After the ‘bee guy’, as I mentally refer to him, I built a barrier to ward off love in its various manifestations. Not on purpose, it just happened. I’ve dated guys on and off, quite a few over the years, wondering if one day I will meet one who will be different to the others, who might make me want something beyond some interesting conversations and good sex. But I haven’t considered the reverse – that someone might fall in love with me.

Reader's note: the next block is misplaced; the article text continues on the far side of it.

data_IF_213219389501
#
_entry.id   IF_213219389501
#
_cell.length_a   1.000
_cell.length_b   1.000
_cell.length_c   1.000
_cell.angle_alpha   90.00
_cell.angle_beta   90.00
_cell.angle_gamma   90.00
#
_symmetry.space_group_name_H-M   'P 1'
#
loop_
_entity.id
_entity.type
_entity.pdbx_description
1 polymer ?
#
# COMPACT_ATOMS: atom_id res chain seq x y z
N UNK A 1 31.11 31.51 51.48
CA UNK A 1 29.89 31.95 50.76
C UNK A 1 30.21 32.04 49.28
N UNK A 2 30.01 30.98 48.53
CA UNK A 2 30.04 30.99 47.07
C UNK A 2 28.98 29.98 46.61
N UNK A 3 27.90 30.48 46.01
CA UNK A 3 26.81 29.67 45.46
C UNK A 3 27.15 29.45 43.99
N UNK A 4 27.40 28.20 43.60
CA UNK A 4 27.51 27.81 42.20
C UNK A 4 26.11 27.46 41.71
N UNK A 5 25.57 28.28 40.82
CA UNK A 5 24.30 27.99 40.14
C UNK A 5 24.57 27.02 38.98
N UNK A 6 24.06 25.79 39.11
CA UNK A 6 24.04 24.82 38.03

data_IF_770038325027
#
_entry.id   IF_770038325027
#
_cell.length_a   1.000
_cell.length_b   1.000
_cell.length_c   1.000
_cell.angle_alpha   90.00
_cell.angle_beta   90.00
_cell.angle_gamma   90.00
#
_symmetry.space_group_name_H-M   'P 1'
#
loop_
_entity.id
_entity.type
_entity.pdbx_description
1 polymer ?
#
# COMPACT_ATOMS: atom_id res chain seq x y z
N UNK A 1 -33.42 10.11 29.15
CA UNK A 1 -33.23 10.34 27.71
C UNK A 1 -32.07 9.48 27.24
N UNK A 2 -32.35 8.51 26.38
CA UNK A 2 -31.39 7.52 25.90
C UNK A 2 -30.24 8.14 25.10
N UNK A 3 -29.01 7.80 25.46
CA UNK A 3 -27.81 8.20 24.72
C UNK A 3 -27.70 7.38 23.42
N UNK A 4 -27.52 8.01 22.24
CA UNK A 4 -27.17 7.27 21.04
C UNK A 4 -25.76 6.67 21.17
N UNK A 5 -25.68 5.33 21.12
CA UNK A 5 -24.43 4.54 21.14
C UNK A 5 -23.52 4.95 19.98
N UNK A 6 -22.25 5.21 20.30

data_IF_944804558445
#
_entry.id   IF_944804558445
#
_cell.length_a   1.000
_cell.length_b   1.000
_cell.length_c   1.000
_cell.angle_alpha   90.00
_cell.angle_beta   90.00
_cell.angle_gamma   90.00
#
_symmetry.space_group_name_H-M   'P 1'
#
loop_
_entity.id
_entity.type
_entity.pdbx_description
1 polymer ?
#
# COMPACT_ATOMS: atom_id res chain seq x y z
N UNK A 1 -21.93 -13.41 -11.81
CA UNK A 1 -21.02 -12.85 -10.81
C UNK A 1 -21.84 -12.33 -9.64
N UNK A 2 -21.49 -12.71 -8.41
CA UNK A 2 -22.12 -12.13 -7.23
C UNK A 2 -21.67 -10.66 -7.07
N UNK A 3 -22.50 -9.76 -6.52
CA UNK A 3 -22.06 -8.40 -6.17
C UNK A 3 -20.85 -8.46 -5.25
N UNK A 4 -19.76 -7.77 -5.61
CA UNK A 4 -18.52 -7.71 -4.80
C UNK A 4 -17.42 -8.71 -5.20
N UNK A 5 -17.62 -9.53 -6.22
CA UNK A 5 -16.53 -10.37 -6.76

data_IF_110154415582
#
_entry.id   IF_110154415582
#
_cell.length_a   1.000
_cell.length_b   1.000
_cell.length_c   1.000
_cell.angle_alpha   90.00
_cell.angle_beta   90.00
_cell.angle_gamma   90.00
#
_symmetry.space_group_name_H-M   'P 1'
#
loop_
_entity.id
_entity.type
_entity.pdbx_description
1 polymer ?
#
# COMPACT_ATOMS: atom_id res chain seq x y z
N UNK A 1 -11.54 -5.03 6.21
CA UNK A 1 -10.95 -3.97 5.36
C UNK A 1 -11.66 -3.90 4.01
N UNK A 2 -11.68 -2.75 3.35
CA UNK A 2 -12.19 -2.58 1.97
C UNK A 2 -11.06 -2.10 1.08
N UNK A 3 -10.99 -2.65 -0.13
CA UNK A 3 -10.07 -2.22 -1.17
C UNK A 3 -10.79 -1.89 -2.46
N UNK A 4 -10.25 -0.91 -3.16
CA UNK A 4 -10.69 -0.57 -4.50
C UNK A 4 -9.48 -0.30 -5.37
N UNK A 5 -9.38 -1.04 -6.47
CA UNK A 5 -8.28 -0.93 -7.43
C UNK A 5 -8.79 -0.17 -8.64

More than once lately, I’ve sensed something going on beneath the surface in Julian. He’ll look at me without speaking and not admit what he’s thinking about. I never imagined he was in love with me, though. He kept that well hidden. He told me not long ago how glad he was that we were friends, that a good friendship is better than a relationship because it can last for ever. I agreed, joking that we would probably still be friends in our eighties, sharing Christmases at our care home. Still, I always hoped – expected – for him to find a proper relationship sooner or later, perhaps with a leggy girl who loved obscure French films and could cook a perfect melanzane.
But now I know for sure. There isn’t going to be someone else. It’s me he wants.